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Software

Page history last edited by PBworks 12 years, 12 months ago

MEDx

For historical reasons, the CSL uses MEDx for most of its pre-processing.

 

MEDx 3.43 User's Guide

Official Collection of MEDx Tutorials

Tutorial: First-Level Within-Subject fMRI Processing and Analysis, using MEDx interactively

NCSI 525 Data Analysis Lab Handout (may be useful for broad overview of fMRI pre-processing and first-level analysis)

MEDx regression with motion parameters as effects of no interest

Adding a New fMRI Pre-Processing Protocol

Analysis of Beijing Data for HK R01 -- September 2006

Creating a Paradigm File

Create Tables of Cluster Overlap With Brodmann Area and Anatomic Area

Threshold a 16-bit Image To Make A Mask

 

If you have MEDx trouble, just send email to MEDx customer support. Before doing so, however, check with Guinevere or Vlad to make sure that your MEDx subscription is still active. The MEDx subscription covers not only periodic upgrades to MEDx, but also (probably more importantly) customer support. If you paid for customer support, use customer support!!

MEDx Support

or

MEDx Support


 

VolView

Kitware's VolView program can be used to make nice 3-D volume renderings of brain activations, with the brain rendered either opaque or transparent. It can also make "spinning brain" movies!

VolView 2.0 User's Guide

How to Register VolView on app1

3D Renderings in VolView


 

Other Software Packages

SPM

AFNI Documentation

FSL


 

Meta-Analyses

Search&View Manual

ALE Meta-Analysis using BrainMap's Search&View Program

GingerALE

ALE Meta-Analysis using CSL software

Making a Fresh Installation of CSL ALE Software


 

Miscellanea

Obtain data via DICOM transfer

How to Use VNC

Creating Overlays Using False Discovery Rate

Scrambling an Image Using Fourier Method

Web-Based Method for Distributing Files


 

Learn Some Computer Programming!!

 

As Robert Savoy has said, "Functional MRI is difficult." One of the things that makes it difficult is the complexity of the data. Because of this, it would help if at least one person in the lab knows a little computer programming. Well, why can't that person be you? Consider taking the new course entitled Introduction to Computational Software, offered by the biostatistics department during the Fall semester. Maybe you can at least audit it.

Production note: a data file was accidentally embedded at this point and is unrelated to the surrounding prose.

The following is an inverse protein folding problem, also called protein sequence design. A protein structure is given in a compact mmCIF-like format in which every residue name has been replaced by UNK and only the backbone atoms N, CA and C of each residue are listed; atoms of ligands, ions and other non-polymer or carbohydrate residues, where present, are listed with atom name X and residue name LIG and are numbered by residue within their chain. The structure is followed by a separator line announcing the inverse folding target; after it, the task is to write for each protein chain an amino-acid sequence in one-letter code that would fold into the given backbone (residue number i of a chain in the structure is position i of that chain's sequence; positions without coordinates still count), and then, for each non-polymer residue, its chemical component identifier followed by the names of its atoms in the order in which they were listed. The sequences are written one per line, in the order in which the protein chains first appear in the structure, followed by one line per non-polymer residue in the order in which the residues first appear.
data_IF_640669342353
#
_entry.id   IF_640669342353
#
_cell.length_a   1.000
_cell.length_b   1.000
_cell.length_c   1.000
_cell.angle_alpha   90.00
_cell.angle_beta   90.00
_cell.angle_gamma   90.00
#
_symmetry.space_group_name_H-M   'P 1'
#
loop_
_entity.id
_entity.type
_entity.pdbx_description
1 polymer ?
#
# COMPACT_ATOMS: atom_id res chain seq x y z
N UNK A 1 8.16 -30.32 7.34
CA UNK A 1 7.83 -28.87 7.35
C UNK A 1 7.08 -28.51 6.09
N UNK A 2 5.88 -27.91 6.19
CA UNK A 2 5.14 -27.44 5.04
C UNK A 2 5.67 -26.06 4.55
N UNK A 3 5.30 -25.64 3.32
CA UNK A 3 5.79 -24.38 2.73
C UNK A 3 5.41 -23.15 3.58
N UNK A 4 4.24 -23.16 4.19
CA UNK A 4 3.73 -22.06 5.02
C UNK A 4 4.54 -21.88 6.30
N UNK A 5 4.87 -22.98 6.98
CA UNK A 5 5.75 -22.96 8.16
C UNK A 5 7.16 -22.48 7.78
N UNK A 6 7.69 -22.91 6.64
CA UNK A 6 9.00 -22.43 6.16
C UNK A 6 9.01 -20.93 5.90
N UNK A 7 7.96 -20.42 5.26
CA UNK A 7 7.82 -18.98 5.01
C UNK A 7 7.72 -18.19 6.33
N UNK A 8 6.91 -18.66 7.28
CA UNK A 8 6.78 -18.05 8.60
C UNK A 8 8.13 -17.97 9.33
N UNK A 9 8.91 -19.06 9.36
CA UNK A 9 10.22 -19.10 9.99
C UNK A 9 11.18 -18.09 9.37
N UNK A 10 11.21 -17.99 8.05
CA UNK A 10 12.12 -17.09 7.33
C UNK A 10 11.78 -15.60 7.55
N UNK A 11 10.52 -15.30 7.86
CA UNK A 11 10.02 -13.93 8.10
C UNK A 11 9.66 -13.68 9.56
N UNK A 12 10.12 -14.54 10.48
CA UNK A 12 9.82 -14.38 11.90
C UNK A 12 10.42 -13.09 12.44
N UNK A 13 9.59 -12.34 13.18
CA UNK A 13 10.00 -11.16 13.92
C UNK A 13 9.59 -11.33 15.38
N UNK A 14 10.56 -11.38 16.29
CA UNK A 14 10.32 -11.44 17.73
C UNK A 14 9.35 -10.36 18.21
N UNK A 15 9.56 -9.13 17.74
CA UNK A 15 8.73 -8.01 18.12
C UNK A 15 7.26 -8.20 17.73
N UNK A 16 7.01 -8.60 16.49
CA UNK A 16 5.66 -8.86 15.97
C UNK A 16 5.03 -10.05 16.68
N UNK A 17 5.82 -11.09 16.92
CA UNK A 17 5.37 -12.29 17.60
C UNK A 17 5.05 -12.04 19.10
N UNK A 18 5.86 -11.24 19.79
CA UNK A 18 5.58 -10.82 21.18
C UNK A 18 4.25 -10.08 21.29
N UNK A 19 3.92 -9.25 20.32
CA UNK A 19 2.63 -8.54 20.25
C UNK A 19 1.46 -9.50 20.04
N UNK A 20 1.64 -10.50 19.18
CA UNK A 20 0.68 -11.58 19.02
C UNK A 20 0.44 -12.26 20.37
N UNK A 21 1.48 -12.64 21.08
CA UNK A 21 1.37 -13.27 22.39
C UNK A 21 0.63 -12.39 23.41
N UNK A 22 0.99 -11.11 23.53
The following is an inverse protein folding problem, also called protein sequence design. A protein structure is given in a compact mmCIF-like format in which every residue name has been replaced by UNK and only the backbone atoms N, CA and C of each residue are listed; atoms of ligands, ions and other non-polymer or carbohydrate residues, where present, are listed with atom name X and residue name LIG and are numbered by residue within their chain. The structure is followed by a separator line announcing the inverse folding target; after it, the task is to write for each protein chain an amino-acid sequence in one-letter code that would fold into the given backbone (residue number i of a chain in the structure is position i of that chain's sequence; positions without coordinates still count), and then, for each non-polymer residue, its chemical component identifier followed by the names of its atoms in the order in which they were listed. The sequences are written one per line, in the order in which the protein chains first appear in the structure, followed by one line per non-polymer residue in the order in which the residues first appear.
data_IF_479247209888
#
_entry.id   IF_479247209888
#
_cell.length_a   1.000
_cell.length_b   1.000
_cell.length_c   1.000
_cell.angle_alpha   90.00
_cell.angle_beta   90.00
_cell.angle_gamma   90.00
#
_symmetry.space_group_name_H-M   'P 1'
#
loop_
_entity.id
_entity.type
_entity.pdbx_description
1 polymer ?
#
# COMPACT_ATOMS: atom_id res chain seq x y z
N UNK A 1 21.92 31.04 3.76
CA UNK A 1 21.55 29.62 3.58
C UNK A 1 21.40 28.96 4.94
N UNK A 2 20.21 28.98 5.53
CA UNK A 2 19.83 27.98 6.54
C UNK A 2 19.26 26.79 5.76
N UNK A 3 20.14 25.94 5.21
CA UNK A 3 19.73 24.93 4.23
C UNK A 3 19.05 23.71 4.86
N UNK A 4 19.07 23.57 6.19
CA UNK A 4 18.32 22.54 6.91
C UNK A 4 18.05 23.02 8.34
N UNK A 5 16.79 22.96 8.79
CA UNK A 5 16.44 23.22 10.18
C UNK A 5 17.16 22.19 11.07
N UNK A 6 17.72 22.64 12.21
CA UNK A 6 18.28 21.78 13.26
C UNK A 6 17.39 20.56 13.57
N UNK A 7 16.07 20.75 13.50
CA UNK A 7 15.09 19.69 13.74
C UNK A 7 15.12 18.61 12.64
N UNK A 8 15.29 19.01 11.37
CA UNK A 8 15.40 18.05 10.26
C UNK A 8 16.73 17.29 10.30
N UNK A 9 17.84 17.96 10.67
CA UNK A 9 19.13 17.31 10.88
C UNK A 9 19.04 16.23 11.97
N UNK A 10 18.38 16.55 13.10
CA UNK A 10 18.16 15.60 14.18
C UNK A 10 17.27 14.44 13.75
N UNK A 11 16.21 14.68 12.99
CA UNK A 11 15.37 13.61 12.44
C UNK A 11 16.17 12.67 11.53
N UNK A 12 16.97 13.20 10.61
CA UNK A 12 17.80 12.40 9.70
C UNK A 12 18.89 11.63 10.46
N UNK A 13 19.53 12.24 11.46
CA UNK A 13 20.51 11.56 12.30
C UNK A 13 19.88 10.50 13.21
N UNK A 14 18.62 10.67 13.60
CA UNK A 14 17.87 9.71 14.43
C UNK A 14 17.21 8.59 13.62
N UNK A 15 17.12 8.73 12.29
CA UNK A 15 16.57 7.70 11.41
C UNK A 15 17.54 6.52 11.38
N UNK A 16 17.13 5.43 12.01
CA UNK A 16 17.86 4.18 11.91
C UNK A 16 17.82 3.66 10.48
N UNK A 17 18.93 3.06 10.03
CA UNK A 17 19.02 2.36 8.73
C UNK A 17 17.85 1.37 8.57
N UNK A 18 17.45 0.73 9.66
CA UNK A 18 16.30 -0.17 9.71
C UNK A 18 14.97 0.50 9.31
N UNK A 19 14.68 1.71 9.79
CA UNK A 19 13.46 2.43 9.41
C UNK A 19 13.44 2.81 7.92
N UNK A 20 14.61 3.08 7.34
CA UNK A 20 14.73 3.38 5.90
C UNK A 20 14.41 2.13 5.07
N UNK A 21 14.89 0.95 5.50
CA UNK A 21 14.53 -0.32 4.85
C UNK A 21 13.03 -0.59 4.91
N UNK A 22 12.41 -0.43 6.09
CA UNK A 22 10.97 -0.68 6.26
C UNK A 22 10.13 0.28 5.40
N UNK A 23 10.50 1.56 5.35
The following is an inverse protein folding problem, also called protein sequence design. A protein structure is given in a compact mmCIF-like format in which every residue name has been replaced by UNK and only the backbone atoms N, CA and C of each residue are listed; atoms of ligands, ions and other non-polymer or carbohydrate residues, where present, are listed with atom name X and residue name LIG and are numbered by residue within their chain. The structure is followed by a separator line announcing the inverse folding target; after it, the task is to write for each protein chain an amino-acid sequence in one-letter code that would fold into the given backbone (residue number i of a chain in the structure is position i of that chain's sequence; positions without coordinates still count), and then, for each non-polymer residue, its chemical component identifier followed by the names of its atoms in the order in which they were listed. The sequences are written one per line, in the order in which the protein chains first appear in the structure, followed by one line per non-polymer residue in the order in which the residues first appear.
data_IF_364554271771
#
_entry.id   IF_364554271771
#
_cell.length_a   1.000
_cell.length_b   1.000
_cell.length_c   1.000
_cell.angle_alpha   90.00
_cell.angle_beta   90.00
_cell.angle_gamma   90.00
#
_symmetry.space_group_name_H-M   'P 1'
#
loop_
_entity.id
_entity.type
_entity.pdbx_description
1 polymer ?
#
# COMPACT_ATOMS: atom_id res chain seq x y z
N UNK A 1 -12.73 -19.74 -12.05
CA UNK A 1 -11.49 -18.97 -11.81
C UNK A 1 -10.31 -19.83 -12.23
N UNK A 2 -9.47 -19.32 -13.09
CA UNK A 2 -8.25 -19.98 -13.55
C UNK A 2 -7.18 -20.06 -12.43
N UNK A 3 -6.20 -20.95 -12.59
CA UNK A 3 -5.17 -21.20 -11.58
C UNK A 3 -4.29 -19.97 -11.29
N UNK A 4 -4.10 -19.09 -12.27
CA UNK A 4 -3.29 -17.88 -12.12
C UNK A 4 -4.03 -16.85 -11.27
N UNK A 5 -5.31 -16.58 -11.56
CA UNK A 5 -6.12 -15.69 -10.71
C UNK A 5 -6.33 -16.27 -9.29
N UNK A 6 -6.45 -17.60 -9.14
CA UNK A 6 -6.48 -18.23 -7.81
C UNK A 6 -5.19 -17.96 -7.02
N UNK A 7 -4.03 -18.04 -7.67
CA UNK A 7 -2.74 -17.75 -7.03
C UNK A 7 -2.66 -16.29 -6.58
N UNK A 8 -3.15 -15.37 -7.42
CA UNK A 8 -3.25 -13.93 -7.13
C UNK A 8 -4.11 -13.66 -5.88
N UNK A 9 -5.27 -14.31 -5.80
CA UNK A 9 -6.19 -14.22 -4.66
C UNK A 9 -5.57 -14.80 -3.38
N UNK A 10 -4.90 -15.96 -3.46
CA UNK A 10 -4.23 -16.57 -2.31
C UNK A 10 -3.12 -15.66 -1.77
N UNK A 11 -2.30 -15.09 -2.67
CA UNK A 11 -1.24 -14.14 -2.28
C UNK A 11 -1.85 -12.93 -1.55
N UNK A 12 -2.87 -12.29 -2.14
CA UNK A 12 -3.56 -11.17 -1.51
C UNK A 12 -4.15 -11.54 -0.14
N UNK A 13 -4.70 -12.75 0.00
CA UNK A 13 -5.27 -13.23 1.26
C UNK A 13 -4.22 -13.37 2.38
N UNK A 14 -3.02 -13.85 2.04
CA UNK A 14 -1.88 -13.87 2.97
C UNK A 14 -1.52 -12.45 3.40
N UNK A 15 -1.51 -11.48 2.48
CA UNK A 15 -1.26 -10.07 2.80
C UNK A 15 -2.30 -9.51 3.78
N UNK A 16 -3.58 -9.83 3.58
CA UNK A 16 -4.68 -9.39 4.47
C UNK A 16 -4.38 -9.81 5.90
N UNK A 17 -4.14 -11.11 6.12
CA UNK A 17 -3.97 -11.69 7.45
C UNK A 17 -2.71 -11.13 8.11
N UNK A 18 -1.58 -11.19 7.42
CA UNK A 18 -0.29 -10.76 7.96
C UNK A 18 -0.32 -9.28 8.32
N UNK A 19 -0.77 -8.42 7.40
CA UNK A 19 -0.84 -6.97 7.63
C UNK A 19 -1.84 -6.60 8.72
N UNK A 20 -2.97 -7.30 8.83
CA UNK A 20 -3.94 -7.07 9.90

Georgetown UIS offers computer training to university employees, free of charge.

List of classes

Calendar of classes

Class handouts

Online Titles (consider especially the courses Using the Shell, Using the Shell in Linux, and Shell Programming)

Self-paced Computer-Based Training (courses on CD-ROM)


 

Scripting

 

You might want to learn how to script, to avoid doing repetitive tasks. For example, rather than do the same exact processing for each of 40 patients, it might be better to script it all. This will help reduce the tedium, as well as reduce user errors.

 

For MEDx, use ImageScript. ImageScript is Tcl/Tk with extra MEDx-specific commands added in, so in order to script in ImageScript well, you'll really need to learn Tcl/Tk (see next paragraph). Here is a tutorial introduction to ImageScript. Here is a tutorial on advanced ImageScript scripting in MEDx. See also Chapter 29 of the MEDx User's Guide.

 

For AFNI or FSL, script using some Unix-based shell. C-shell should be fine (tutorial 1, tutorial 2), although some people argue against it (con 1, con 2). Other options might be the bash shell or the korn shell, or Perl, Python, or Tcl/Tk (tutorial, online documentation). An intriguing possibility which I unfortunately never got around to fully exploring is Fiswidgets (paper 1, paper 2, paper 3); perhaps if you have the time you could try out this automation system.

 

For SPM, you'll need to learn something about batch jobs in SPM (see this page too), which I don't know much about! From what I've heard, batch jobs are easier to set up in SPM5 than they were in earlier versions of SPM.

 

Note that automating the analysis can be a double-edged sword, whatever system you choose to go with. On the one hand, automating the analysis can reduce tedium and user errors, and increase the speed in which data gets analyzed. On the other hand, the analysis can then become a black box for users who didn't write the script, and when something goes wrong they might not know what to do! This is related to the old software design problem of choosing between user-friendliness and power -- a rough example of this tradeoff is SPSS (user-friendliness; though the SPSS people might protest that their software is powerful as well) vs. SAS (power; though the SAS people might protest that their software is user-friendly as well). I don't know of an easy solution. It seems too draconian to require each user to choose between doing the analysis manually or writing their own scripts.

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